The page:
Fast Track Appraisals has answers to "Frequently Asked Questions"
What is an appraisal?
What is an appraisal?(See list of FAQ's) An appraisal is an inspection that concludes with an opinion of value. There are three "common approaches to value" which helps the appraiser come to this opinion or valuation. One of the three is the Cost Approach - which is how much it would cost to replace the improvements, less physical deterioration and other factors, plus the land value. The Sales Comparison Approach involves searching for comparable homes nearby and figuring out the value based on making a comparison of those prior sales to the home being investigated. The Sales Comparison Approach is normally the most definitive and clearest indicator of value for a home. The third approach is the Income Approach, which is the best method in appraising income producing properties - it involves estimating what an investor would pay based on the capital generated by the property.
Describe what an appraiser does(See list of FAQ's) An appraiser provides a fair and credible assessment of market value, to be used in making real estate transactions. Appraisers document their expert findings in appraisal reports.
Why would a person request a real estate appraisal?(See list of FAQ's) There are a lot of reasons to purchase an appraisal from Fast Track Appraisals with the usual reason being real estate and mortgage transactions. Some other reasons for purchasing an report include:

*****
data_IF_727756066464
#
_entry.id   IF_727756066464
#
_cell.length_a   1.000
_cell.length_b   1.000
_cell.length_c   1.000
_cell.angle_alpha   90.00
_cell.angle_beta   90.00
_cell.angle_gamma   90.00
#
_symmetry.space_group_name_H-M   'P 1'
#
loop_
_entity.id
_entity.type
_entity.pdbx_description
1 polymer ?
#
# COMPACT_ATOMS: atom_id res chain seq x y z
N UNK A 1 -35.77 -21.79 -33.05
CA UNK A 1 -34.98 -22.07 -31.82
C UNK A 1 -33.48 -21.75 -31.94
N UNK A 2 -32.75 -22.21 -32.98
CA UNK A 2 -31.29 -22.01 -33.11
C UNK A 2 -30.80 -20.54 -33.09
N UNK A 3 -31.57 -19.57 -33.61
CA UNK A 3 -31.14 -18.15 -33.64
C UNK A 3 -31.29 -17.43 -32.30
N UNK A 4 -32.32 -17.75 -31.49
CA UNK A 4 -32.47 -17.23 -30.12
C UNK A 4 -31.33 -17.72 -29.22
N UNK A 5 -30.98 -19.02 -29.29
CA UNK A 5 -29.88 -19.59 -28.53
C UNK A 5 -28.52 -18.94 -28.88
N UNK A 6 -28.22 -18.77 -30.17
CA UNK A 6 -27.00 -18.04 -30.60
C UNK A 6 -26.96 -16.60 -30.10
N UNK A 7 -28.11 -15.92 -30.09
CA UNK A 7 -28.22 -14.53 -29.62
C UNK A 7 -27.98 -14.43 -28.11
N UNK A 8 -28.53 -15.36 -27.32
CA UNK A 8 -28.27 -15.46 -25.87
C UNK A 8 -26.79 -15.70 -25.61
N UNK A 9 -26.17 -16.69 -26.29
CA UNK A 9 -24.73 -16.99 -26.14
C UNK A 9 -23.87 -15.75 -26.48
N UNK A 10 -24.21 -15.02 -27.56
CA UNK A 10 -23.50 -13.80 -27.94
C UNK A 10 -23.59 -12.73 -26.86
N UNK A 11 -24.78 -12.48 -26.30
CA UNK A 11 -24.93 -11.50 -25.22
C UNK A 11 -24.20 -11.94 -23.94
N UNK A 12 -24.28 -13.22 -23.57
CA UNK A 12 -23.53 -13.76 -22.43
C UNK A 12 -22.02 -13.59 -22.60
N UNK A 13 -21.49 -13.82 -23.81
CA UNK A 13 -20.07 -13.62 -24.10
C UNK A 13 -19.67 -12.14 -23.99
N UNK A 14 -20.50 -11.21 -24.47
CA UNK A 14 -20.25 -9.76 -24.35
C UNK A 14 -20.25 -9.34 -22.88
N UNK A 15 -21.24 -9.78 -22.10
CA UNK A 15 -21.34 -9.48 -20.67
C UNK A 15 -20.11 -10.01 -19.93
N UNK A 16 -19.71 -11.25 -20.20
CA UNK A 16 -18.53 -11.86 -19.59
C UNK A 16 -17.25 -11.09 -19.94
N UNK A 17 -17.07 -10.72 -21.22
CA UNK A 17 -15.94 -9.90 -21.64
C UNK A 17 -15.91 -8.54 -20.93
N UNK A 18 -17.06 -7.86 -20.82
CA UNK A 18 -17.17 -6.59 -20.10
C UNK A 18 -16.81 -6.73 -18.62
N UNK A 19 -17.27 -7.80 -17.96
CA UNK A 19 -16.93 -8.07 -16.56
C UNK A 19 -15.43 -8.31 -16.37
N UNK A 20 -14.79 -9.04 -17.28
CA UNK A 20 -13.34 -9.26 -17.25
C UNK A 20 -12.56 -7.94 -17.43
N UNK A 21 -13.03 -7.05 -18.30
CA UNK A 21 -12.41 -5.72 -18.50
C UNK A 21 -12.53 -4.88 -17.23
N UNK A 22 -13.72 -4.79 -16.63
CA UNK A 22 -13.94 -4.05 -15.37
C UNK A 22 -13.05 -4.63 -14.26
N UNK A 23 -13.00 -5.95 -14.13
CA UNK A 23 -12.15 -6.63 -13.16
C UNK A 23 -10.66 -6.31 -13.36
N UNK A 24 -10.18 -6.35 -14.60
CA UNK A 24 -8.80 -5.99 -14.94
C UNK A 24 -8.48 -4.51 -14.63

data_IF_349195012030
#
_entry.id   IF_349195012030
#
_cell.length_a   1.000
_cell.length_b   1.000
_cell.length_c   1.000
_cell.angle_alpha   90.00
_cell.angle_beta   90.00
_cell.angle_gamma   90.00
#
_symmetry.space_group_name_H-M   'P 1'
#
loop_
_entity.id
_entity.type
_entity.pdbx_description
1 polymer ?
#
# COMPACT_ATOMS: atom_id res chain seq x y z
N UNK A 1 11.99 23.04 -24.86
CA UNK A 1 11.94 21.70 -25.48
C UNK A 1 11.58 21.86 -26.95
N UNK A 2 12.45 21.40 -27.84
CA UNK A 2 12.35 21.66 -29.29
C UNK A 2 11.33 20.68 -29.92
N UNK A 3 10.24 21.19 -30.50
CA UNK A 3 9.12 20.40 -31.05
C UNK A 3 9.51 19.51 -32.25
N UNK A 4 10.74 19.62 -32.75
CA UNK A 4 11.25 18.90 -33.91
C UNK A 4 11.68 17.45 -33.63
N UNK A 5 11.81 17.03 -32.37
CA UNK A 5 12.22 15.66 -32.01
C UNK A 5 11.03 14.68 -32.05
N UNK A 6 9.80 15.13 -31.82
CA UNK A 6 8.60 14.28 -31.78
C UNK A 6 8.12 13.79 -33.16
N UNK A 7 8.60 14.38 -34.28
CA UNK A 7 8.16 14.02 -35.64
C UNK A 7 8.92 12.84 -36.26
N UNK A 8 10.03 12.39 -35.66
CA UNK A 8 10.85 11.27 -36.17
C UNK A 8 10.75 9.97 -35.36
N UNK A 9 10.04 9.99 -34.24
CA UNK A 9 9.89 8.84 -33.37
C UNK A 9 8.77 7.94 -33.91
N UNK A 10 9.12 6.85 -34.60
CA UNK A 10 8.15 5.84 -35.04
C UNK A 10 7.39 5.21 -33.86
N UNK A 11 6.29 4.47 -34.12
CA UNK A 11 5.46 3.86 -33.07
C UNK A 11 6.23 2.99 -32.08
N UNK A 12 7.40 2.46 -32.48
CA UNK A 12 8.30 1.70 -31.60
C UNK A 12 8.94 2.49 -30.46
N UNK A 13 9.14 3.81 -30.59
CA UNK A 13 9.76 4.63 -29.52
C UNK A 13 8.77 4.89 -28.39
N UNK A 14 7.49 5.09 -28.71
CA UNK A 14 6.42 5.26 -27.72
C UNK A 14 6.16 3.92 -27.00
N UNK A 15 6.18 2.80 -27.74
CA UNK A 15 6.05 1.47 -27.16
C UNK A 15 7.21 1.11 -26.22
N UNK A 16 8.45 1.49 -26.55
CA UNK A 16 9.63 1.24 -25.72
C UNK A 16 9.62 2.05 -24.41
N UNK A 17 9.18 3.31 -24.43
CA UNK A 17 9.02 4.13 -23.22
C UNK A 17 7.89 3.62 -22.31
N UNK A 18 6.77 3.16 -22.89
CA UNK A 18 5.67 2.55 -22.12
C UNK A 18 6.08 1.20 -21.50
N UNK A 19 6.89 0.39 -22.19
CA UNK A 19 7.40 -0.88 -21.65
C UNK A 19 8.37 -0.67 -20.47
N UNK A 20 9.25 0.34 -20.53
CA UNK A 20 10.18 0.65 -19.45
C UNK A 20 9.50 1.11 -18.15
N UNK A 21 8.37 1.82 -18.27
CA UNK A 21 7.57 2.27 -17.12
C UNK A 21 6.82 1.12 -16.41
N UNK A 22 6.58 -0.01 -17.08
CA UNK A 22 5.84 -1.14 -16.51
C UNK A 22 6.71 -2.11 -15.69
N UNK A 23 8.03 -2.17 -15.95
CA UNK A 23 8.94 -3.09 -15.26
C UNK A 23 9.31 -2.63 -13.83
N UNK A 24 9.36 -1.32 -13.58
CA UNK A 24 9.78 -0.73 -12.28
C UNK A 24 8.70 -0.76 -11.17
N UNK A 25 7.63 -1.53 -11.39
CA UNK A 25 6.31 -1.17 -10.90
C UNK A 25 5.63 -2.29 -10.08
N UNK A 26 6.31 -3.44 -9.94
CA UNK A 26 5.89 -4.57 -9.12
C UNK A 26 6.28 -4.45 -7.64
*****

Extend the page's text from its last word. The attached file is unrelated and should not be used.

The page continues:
What is the difference between an appraisal and a home inspection? (See list of FAQ's)The appraiser is not a home inspector and does not do a comprehensive home inspection. The purpose of a home inspection is to investigate the structure of the house from bottom to attic. The stereotypical property inspector's report will include an evaluation of the integrity of the property's heating systems, central air conditioning system (temperature permitting), interior plumbing and electrical systems, the roof, attic, and visible insulation, walls, ceilings, floors, windows and doors, the foundation, basement, and visible structure.
Is an appraisal the same as a comparative market analysis(CMA)?(See list of FAQ's) Frankly, they have nothing in common. The CMA utilizes market trends to conduct most of their business. The appraisal depends on specific definite comparable sales. Also, the appraisal looks at other factors like condition, location and construction prices. A CMA delivers a "ball park figure." An appraisal delivers a defensible and carefully documented opinion of value.